Karmella Haynes is an assistant professor at Arizona State University’s School of Biological and Health Systems Engineering and judge emeritus for the International Genetically Engineered Machines Competition. Her work with Davidson College students on bacterial computers was featured on NPR's Science Friday and was recognized as "Publication of the Year" in 2008 by the Journal of Biological Engineering. Her research aims to regulate therapeutic genes by engineering human chromosomes.
As co-founder of the HUPO Proteomics Standards Initiative (PSI), Henning Hermjakob contributed to the development of a broad range of community data representation standards for proteomics and interactomics. Based on the trust and collaborative spirit built up in the development of data representation standards, he coordinated the next step, the intensive collaboration of proteomics and interactomics data resources globally in the IMEx  and ProteomeXchange  consortia, providing infrastructure support for the move towards an open data culture in proteomics. Building on his experience in interactomics, he is now co-PI of the Reactome Pathways database  and the BioModels resource of systems biology models . Current research interests comprise distributed data resources (http://omicsdi.org) and complex data visualisation.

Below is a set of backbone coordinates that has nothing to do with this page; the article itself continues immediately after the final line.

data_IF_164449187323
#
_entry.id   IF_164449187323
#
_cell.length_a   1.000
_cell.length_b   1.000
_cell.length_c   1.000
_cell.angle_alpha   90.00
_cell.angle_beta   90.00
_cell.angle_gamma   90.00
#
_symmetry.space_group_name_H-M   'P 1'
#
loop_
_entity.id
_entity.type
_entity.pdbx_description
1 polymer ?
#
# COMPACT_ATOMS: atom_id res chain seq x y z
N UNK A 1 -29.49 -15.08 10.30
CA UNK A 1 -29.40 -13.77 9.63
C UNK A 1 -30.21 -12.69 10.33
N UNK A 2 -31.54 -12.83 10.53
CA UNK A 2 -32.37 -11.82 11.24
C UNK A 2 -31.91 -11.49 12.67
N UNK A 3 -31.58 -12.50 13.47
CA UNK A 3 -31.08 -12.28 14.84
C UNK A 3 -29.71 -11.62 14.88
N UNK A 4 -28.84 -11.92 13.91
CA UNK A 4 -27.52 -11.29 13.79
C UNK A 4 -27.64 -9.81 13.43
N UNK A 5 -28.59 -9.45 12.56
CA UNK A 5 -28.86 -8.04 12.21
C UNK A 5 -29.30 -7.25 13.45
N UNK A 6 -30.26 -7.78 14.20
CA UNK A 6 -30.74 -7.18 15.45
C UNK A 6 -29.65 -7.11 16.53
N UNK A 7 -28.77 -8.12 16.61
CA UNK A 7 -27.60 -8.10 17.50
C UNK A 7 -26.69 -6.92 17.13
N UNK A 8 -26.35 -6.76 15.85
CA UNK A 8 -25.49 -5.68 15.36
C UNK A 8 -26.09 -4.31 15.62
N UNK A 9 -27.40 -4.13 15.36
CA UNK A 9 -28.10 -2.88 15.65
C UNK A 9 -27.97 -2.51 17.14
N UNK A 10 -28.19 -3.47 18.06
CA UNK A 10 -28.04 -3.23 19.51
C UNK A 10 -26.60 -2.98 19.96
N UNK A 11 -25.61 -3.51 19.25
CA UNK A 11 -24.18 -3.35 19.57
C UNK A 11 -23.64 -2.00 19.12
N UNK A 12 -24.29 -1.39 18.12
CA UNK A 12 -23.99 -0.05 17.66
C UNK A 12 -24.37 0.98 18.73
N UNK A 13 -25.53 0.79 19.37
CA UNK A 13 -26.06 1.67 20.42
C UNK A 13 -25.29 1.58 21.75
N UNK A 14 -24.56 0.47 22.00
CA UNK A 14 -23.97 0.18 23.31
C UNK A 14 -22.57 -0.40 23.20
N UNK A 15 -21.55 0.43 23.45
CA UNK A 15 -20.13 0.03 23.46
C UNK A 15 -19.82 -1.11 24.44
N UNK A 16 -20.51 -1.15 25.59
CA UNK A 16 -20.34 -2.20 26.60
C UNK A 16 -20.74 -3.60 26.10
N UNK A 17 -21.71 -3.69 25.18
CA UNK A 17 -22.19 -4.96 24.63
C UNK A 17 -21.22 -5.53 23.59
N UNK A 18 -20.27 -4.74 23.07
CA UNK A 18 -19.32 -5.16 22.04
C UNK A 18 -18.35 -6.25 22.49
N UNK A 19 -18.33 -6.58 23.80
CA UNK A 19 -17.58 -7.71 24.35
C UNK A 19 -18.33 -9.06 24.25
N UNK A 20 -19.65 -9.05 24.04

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2. Chelliah V, et al. BioModels: ten-year anniversary. Nucleic Acids Res. 2015 Jan;43 (Database issue):D542-8.
3. Orchard S, et al. Protein interaction data curation: the International Molecular Exchange (IMEx) consortium. Nat Methods. 2012 Mar 27;9(4):345-350.